Her voice breaking, she talks about her other two sons, whom she would be seeing for the first time in two years. With money scarce, they could never visit them in Delhi. “Pata nahin sab kaise honge. Itne din ho gaye bachchon ki shakal dekhe hue. Hum log to abhi bhi Cuttack mein rahenge, kya pata kitne saal (God knows how they are. It’s been so many days since I saw my children’s faces. Even now we will stay in Cuttack, don’t know for how long),” she says.
Jagga is again running around, through the length of the train’s compartment, a change from the hospital corridors. “Papa, chalo (come),” he pleads, when told to sit down.
Around 5.20 pm, the doctors, who are travelling in F1 coach, come to examine Balia. “Please check again that all the switches are operational,” instructs Dr Gupta. “Ae master, uth, dekh gaadi aa gayi. Uth (Hey champion, get up, see the train is here),” he says, teasing Balia.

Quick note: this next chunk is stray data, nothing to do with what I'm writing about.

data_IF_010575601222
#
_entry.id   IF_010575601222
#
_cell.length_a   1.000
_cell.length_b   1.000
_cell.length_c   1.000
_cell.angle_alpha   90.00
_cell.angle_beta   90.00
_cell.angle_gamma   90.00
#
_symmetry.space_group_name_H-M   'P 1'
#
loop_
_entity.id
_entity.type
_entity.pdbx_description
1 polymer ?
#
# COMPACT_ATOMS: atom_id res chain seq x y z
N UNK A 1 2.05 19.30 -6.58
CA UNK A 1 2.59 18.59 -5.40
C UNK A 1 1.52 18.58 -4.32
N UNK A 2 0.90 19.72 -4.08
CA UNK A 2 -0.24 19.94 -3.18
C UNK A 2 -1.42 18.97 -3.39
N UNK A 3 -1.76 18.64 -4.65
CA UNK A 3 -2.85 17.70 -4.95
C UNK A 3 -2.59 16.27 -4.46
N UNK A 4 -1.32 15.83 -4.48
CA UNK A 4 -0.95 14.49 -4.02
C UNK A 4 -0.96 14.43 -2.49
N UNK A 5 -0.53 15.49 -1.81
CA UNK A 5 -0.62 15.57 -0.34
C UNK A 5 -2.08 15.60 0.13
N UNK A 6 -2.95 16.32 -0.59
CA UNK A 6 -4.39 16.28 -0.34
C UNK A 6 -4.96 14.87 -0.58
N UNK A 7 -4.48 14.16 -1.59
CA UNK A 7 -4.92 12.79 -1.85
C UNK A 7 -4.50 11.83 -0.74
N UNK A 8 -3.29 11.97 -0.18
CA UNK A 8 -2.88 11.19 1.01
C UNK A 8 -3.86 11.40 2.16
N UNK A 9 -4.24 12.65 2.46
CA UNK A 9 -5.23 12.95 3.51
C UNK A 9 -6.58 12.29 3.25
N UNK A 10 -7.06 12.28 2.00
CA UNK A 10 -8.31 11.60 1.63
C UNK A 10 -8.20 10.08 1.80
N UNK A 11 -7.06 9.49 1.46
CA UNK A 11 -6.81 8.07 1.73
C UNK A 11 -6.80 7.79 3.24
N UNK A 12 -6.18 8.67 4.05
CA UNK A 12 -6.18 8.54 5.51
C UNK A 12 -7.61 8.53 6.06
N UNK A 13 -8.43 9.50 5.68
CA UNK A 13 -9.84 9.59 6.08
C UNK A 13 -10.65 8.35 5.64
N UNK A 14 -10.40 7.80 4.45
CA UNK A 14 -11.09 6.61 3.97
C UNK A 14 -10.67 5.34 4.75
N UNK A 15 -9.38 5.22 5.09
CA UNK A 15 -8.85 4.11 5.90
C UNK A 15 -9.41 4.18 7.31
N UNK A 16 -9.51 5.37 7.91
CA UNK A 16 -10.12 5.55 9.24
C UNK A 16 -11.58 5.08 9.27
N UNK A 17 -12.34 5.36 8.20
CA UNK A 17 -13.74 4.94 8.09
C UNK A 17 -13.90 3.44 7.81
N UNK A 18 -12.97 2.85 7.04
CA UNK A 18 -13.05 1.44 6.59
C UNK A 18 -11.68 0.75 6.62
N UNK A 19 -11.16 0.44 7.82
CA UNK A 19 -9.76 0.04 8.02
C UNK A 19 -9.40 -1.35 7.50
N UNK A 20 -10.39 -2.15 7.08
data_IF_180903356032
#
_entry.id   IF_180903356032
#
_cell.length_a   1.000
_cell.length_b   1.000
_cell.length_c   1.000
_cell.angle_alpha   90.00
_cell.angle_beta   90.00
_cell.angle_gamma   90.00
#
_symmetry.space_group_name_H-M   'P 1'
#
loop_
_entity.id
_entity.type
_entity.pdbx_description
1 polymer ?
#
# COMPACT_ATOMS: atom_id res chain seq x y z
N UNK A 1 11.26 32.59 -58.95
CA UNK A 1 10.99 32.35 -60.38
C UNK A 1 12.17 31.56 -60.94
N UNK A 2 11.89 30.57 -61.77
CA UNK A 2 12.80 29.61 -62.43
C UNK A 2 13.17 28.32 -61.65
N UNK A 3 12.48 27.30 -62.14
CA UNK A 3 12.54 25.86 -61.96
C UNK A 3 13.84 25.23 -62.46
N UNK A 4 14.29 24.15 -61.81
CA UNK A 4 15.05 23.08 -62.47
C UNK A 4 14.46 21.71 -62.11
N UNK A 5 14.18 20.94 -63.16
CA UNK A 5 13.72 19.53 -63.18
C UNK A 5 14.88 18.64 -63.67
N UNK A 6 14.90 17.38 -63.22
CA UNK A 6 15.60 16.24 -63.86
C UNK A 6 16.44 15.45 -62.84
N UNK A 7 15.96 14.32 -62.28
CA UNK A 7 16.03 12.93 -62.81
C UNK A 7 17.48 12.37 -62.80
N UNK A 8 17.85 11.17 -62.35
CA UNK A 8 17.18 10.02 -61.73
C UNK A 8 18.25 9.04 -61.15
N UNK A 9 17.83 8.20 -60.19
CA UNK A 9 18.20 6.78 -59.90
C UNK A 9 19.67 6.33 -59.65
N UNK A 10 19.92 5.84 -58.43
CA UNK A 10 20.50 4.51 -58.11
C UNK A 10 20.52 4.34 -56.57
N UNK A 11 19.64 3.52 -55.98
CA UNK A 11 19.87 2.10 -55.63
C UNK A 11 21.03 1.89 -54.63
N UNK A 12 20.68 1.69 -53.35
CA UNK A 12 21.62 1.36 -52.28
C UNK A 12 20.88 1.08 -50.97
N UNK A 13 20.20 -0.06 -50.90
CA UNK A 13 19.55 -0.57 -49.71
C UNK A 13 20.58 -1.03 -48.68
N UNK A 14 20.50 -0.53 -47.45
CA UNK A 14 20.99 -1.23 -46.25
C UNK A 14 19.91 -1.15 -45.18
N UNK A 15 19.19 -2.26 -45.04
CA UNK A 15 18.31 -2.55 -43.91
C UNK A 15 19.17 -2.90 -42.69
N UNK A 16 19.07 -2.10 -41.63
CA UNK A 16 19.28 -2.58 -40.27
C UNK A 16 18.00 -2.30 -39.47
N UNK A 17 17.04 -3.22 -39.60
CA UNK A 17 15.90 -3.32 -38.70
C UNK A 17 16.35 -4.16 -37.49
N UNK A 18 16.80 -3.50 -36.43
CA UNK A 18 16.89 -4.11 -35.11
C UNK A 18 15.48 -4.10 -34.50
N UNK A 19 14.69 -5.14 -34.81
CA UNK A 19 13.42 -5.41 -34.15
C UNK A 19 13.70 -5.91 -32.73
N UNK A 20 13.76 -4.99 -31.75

As darkness falls outside and lights come on inside the coach, the doctors lapse into anecdotes about Jagga and Balia. Each has a story.
Dr Rath, Professor, Department of Neuroanaesthesiology & Critical Care, AIIMS, who is also from Odisha, says he would get calls from home asking about the twins. “For a doctor, it’s a once-in-a-lifetime experience. We got to learn several techniques… The two were injected anaesthesia in nine stages during the surgery. Whatever complications we anticipated, they faced all. Fighting the odds, the children are now going back home.”
Dr Gupta talks about how difficult it was initially to distinguish between the twins. “They were identical, but for their moods. Whila Jagga was always smiling, Balia used to cry the entire day.”